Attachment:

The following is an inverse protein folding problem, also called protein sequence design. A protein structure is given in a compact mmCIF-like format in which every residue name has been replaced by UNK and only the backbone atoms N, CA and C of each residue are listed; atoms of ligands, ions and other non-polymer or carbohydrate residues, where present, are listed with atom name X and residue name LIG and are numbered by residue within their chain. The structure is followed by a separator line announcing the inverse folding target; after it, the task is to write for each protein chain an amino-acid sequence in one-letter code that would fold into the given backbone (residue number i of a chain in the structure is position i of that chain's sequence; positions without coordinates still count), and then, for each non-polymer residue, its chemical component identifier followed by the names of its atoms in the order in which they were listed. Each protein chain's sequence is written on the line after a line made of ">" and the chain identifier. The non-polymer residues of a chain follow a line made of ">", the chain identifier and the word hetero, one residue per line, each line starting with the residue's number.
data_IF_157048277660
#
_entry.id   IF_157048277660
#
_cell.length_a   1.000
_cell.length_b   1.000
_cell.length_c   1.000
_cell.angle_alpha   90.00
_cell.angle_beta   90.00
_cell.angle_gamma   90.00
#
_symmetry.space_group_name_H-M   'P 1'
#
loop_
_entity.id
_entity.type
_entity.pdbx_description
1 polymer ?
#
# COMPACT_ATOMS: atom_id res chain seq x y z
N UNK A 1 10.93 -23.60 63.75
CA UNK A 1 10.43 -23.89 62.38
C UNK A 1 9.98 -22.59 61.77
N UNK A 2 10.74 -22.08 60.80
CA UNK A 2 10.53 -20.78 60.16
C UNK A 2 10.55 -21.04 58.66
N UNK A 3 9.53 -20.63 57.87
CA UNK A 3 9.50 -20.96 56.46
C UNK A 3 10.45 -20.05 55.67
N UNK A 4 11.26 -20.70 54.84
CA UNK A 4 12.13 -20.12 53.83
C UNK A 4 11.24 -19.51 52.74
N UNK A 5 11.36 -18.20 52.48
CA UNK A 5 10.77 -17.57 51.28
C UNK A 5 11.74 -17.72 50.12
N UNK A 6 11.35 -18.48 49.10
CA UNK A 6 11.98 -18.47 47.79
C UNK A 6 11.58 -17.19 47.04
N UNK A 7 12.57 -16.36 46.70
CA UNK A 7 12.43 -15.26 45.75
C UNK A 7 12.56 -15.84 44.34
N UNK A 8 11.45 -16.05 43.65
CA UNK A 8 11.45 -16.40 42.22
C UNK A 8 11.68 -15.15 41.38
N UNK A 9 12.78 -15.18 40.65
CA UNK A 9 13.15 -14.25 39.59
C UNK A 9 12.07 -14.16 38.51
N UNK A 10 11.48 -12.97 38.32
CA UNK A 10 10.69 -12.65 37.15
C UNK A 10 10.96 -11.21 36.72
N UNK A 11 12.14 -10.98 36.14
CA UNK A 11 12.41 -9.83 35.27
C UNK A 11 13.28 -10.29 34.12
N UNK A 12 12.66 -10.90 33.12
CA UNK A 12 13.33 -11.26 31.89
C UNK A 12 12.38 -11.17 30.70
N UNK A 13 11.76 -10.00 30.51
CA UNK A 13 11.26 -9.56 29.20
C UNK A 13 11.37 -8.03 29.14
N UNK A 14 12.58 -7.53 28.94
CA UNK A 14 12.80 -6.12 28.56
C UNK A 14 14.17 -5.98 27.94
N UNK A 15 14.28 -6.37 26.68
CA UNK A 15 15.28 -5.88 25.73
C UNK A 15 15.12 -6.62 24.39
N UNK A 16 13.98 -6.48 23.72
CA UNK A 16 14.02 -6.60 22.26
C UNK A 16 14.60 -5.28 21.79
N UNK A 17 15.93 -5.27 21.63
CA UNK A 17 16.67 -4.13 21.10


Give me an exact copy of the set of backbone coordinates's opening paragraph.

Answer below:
The following is an inverse protein folding problem, also called protein sequence design. A protein structure is given in a compact mmCIF-like format in which every residue name has been replaced by UNK and only the backbone atoms N, CA and C of each residue are listed; atoms of ligands, ions and other non-polymer or carbohydrate residues, where present, are listed with atom name X and residue name LIG and are numbered by residue within their chain. The structure is followed by a separator line announcing the inverse folding target; after it, the task is to write for each protein chain an amino-acid sequence in one-letter code that would fold into the given backbone (residue number i of a chain in the structure is position i of that chain's sequence; positions without coordinates still count), and then, for each non-polymer residue, its chemical component identifier followed by the names of its atoms in the order in which they were listed. Each protein chain's sequence is written on the line after a line made of ">" and the chain identifier. The non-polymer residues of a chain follow a line made of ">", the chain identifier and the word hetero, one residue per line, each line starting with the residue's number.